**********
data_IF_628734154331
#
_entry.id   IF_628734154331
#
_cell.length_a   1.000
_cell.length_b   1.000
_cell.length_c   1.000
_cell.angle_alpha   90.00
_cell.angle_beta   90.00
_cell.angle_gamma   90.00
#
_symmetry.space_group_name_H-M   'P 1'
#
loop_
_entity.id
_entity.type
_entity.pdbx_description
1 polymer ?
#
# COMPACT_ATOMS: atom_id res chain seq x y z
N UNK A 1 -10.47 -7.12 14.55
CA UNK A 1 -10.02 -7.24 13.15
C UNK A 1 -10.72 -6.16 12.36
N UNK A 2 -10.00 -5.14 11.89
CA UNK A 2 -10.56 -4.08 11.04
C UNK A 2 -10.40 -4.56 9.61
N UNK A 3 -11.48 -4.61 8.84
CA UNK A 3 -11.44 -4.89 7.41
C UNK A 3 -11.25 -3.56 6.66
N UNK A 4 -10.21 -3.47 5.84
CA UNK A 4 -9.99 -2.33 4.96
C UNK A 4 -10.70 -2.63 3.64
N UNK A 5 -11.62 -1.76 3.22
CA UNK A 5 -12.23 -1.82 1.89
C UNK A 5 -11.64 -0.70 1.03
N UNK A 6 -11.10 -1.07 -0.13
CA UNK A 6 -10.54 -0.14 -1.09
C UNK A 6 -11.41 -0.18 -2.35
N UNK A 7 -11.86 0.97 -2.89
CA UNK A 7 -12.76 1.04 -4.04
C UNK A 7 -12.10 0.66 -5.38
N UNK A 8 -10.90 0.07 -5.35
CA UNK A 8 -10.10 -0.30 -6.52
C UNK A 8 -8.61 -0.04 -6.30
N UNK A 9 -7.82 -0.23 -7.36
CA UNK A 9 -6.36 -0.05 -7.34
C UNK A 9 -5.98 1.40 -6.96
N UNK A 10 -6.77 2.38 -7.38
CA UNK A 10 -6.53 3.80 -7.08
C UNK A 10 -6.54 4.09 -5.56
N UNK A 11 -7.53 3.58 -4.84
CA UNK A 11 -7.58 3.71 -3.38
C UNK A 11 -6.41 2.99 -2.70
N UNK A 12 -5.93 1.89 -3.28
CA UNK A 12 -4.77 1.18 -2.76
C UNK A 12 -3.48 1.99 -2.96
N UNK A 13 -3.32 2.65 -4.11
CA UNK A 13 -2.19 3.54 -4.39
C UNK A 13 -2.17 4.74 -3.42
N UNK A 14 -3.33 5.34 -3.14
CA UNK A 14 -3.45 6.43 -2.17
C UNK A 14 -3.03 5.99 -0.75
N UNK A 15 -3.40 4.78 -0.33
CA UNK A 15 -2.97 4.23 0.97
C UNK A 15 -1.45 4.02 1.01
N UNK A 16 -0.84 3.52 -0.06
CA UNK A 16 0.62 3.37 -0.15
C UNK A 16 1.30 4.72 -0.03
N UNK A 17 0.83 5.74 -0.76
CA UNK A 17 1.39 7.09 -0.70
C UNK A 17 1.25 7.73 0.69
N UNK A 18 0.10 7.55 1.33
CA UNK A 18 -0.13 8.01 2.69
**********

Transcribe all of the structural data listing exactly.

data_IF_628734154331
#
_entry.id   IF_628734154331
#
_cell.length_a   1.000
_cell.length_b   1.000
_cell.length_c   1.000
_cell.angle_alpha   90.00
_cell.angle_beta   90.00
_cell.angle_gamma   90.00
#
_symmetry.space_group_name_H-M   'P 1'
#
loop_
_entity.id
_entity.type
_entity.pdbx_description
1 polymer ?
#
# COMPACT_ATOMS: atom_id res chain seq x y z
N UNK A 1 -10.47 -7.12 14.55
CA UNK A 1 -10.02 -7.24 13.15
C UNK A 1 -10.72 -6.16 12.36
N UNK A 2 -10.00 -5.14 11.89
CA UNK A 2 -10.56 -4.08 11.04
C UNK A 2 -10.40 -4.56 9.61
N UNK A 3 -11.48 -4.61 8.84
CA UNK A 3 -11.44 -4.89 7.41
C UNK A 3 -11.25 -3.56 6.66
N UNK A 4 -10.21 -3.47 5.84
CA UNK A 4 -9.99 -2.33 4.96
C UNK A 4 -10.70 -2.63 3.64
N UNK A 5 -11.62 -1.76 3.22
CA UNK A 5 -12.23 -1.82 1.89
C UNK A 5 -11.64 -0.70 1.03
N UNK A 6 -11.10 -1.07 -0.13
CA UNK A 6 -10.54 -0.14 -1.09
C UNK A 6 -11.41 -0.18 -2.35
N UNK A 7 -11.86 0.97 -2.89
CA UNK A 7 -12.76 1.04 -4.04
C UNK A 7 -12.10 0.66 -5.38
N UNK A 8 -10.90 0.07 -5.35
CA UNK A 8 -10.10 -0.30 -6.52
C UNK A 8 -8.61 -0.04 -6.30
N UNK A 9 -7.82 -0.23 -7.36
CA UNK A 9 -6.36 -0.05 -7.34
C UNK A 9 -5.98 1.40 -6.96
N UNK A 10 -6.77 2.38 -7.38
CA UNK A 10 -6.53 3.80 -7.08
C UNK A 10 -6.54 4.09 -5.56
N UNK A 11 -7.53 3.58 -4.84
CA UNK A 11 -7.58 3.71 -3.38
C UNK A 11 -6.41 2.99 -2.70
N UNK A 12 -5.93 1.89 -3.28
CA UNK A 12 -4.77 1.18 -2.76
C UNK A 12 -3.48 1.99 -2.96
N UNK A 13 -3.32 2.65 -4.11
CA UNK A 13 -2.19 3.54 -4.39
C UNK A 13 -2.17 4.74 -3.42
N UNK A 14 -3.33 5.34 -3.14
CA UNK A 14 -3.45 6.43 -2.17
C UNK A 14 -3.03 5.99 -0.75
N UNK A 15 -3.40 4.78 -0.33
CA UNK A 15 -2.97 4.23 0.97
C UNK A 15 -1.45 4.02 1.01
N UNK A 16 -0.84 3.52 -0.06
CA UNK A 16 0.62 3.37 -0.15
C UNK A 16 1.30 4.72 -0.03
N UNK A 17 0.83 5.74 -0.76
CA UNK A 17 1.39 7.09 -0.70
C UNK A 17 1.25 7.73 0.69
N UNK A 18 0.10 7.55 1.33
CA UNK A 18 -0.13 8.01 2.69